Chair of the meeting, Prof. Oxford gave an engaging and insightful introduction to the on-going challenges around antibiotic stewardship across the globe. “Everyone can think of examples in almost every country of the world where antibiotics are prescribed, purchased or used inappropriately,” he said.
“This is an international problem, affecting the scientific community, healthcare professionals and the public at large. Part of the problem is the wide availability of antibiotics worldwide—usually via a prescription from a physician, but also over-the-counter in pharmacies or over the internet. Such availability is in part fuelling the misuse of antibiotics and unless we control or restrict access, resistance rates are destined to continue to rise.”
Discussing the seasonal cycle of use of antibiotics across Europe, Prof. Oxford identified higher rates of antibiotic prescriptions during the winter months compared to the summer months. “The only likely explanation seems to be linked to the yearly viral movement,” he said. “This Prof. Oxford reminded participants of the ‘chance’ discovery of penicillin. “The miracle discovery of penicillin has allowed better medical care for the last 70 years,” he said. Now however, resistance is a real threat to the future of antimicrobial use and the age of antibiotics may end as abruptly as it began2 and medical care may be challenged as a result.3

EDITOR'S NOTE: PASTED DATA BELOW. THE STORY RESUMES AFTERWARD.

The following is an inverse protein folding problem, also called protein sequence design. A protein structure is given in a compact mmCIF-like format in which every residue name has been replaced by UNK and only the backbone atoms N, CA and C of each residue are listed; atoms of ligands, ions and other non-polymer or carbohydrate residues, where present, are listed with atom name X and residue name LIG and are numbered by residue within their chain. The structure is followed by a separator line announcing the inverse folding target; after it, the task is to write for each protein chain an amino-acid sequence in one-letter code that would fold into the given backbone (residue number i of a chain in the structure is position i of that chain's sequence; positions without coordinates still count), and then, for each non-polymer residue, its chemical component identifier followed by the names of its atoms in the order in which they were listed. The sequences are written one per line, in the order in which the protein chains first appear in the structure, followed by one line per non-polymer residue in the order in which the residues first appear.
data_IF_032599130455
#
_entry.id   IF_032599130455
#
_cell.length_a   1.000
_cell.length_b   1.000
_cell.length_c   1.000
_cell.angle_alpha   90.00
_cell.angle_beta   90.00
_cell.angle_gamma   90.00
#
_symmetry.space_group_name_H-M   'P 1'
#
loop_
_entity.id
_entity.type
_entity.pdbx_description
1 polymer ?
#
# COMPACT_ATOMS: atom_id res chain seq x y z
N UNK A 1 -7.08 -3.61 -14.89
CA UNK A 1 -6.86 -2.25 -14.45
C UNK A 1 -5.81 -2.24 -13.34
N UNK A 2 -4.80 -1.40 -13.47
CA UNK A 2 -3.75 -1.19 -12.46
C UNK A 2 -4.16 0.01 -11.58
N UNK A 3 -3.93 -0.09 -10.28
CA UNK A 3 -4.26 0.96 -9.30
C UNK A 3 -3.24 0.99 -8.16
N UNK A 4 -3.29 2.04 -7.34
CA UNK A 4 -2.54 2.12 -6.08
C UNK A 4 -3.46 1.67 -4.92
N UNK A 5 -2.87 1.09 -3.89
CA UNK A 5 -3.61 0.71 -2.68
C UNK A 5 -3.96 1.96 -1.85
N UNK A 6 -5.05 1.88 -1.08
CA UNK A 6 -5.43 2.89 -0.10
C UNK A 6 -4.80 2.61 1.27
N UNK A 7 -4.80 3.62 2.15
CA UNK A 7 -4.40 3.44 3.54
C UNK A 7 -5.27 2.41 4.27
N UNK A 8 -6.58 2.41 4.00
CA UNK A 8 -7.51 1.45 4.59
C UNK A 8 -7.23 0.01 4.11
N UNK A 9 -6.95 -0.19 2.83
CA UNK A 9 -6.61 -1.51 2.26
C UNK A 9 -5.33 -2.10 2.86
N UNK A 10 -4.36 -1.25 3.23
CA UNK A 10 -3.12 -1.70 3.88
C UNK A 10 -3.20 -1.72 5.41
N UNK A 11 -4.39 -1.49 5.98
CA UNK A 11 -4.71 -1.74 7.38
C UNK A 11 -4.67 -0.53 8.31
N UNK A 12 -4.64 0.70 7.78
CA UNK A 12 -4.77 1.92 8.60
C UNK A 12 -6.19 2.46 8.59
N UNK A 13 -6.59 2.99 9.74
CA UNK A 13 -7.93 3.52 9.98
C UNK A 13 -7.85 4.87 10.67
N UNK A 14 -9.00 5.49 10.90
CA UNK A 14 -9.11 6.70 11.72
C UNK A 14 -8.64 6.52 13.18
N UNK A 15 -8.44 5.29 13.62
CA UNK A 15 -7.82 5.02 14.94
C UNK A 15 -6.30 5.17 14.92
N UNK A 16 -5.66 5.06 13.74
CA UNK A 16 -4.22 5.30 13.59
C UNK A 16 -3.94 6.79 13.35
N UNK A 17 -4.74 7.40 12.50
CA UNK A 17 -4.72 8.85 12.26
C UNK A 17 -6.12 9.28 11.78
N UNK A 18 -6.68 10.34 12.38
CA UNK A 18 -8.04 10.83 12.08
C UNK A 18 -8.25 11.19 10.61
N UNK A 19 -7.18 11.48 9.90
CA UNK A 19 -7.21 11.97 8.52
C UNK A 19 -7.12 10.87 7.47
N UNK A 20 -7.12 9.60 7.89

Looking to the future Prof. Oxford said new opportunities for antimicrobial development may exist in taxa yet to be investigated—providing hope for the future. A new article published in Nature states that the majority of prokaryotes have not been researched, as they are hard to cultivate. Marine sponges carry many of these bacteria and have an important role in drug discovery, providing a unique opportunity to discover more about these uncultivated bacteria. While this provides some hope for new medicines, there is no certainty in this area of research and no room for complacency.4
strongly suggests inappropriate use/prescribing antibiotics for viral disease.”1
“Studies of the new taxa and their interactions in metabolic pathways may provide new opportunities for the antimicrobial agent pipeline” Prof. Oxford